Shows & Panels
- The 2014 Big Picture on Cyber Security
- AFCEA Answers
- Ask the CIO
- Connected Government
- Consolidating Mission-critical Systems
- Constituent Servicing
- Continuous Monitoring: Tools and Techniques for Trustworthy Government IT
- The Data Privacy Imperative: Safeguarding Sensitive Data
- Eliminating the Pitfalls: Steps to Virtualization in Government
- Federal Executive Forum
- Federal Tech Talk
- Government Cloud Brokerage: Who, What, When, Where, Why?
- Government Mobility
- Mission-critical Apps in the Cloud
- Mobile Device Management
- The Modern Federal Threat Landscape
- The Path from Legacy Systems
- Understanding the Intersection of Customer Service and Security in the Cloud
Shows & Panels
US, Japan military chiefs vow defense cooperation
Friday - 4/26/2013, 9:27am EDT
Gen. Martin Dempsey, chairman of the U.S. joint chiefs of staff, met with Japan's top defense officials as he wrapped up a weeklong trip in Asia that also took him to South Korea and China.
At the outset of his meeting with Dempsey, Japanese Defense Minister Itsunori Onodera voiced concern over North Korea's repeated threats, which have prompted the U.S. to deploy an anti-ballistic missile battery to Guam and Japan to set up land-based missile interceptors around Tokyo.
"There is tension now in Japan, particularly on the North Korean issue," Onodera said. "There were repeated nuclear and missile tests, and this time there were also threatening statements on a missile launch."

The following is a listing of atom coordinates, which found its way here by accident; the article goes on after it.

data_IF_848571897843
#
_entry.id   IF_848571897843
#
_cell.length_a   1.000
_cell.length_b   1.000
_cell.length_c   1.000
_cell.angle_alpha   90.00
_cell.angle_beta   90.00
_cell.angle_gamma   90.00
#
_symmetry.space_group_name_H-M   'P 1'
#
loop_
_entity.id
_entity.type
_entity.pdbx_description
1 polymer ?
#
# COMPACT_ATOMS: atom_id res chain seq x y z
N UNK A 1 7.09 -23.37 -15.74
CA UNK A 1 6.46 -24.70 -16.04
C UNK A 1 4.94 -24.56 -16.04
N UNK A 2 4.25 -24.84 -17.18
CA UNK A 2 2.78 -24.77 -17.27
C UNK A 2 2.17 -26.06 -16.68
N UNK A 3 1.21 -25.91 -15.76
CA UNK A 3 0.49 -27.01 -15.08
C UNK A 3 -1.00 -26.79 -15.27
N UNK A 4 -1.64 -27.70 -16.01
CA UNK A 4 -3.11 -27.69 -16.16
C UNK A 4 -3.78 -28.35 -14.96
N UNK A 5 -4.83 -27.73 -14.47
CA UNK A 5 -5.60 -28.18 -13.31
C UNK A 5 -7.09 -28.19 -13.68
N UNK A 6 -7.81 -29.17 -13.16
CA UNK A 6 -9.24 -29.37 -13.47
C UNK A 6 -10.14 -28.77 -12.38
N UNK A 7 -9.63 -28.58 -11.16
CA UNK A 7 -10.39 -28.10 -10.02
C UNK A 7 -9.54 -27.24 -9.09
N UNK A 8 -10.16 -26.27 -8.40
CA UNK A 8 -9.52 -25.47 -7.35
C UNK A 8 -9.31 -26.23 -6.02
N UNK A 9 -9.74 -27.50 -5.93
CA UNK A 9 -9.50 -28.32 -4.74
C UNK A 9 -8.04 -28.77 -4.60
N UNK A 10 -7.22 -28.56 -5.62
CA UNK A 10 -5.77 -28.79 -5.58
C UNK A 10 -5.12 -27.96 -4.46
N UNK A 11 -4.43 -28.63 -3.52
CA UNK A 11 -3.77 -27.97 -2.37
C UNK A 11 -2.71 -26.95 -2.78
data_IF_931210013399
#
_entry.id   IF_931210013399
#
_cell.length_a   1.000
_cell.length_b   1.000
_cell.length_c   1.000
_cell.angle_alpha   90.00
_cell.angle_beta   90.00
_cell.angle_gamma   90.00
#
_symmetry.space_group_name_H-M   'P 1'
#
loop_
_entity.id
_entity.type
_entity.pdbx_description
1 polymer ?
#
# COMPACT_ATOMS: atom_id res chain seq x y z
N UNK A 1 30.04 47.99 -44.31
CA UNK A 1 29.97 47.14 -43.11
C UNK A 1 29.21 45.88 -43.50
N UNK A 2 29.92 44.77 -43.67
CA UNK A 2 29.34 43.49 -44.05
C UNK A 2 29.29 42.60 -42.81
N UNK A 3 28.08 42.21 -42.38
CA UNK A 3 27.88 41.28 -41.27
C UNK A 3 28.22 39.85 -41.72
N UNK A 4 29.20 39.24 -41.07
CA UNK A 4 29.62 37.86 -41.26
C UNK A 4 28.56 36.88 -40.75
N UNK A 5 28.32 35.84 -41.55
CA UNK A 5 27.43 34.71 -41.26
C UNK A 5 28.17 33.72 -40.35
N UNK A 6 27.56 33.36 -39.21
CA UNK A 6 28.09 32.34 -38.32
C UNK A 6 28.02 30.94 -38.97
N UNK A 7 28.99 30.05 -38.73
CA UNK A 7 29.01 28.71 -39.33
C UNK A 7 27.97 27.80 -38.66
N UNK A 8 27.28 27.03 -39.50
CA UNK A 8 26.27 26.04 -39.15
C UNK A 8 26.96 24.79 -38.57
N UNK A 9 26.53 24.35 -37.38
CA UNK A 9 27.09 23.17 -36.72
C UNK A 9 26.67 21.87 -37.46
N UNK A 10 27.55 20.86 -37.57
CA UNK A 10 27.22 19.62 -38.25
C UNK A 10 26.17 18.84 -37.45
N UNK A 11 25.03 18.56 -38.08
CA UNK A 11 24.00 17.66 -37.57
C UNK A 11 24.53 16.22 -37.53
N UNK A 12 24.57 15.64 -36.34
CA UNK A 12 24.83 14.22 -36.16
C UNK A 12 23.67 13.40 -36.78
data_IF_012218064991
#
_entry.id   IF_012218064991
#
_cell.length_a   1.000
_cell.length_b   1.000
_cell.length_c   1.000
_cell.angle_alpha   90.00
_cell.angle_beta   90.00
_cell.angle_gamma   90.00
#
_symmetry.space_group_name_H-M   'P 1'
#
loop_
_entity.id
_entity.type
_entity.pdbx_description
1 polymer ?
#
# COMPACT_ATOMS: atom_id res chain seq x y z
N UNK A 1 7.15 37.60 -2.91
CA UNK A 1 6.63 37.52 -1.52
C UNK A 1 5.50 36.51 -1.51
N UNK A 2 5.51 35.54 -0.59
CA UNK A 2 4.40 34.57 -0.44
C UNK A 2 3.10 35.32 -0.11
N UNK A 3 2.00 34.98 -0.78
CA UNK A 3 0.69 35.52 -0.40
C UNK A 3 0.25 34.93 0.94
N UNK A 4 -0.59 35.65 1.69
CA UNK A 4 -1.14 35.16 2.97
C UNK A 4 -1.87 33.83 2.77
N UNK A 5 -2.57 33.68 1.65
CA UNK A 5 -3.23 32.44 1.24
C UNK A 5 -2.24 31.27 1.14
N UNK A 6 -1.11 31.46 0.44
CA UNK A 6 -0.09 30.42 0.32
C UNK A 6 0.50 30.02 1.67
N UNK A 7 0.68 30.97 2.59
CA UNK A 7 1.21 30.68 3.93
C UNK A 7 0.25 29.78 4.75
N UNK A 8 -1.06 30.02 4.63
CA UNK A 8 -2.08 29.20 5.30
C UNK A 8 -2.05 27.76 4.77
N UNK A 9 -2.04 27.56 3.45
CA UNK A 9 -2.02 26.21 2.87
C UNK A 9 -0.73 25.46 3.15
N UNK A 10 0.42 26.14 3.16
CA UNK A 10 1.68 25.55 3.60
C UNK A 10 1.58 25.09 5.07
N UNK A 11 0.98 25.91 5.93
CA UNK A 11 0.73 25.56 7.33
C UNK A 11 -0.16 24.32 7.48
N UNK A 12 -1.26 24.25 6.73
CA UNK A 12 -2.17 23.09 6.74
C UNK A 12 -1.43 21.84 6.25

Dempsey's trip came after weeks of rising hostility that saw North Korea unleashing threats of war on the U.S. and South Korea over U.N. sanctions meant to penalize Pyongyang over a nuclear test in February. Pyongyang has recently eased its rhetoric and expressed some tentative signs of interest in dialogue, though its demands, including the dismantling of all U.S. nuclear weapons, go far beyond what its adversaries will accept.
Later, at a joint news conference with Japan's joint staff chief, Gen. Shigeru Iwasaki, Dempsey pledged Washington's commitment to the U.S.-Japan security pact, under which the U.S. stations nearly 50,000 troops in Japan and is obligated to defend Japanese territory.
"Tensions are high in the region - I know you're well aware of that - but we're working very closely," Dempsey said. "And even with tensions high, I believe personally there are also opportunities that come of that for greater cooperation, greater integration, interoperability, and we're eager to take advantage of those opportunities."
Iwasaki said the U.S.-Japan alliance was vital, "not just for Japan's national security, but also the regional peace, stability and economic prosperity of the Asia-Pacific region."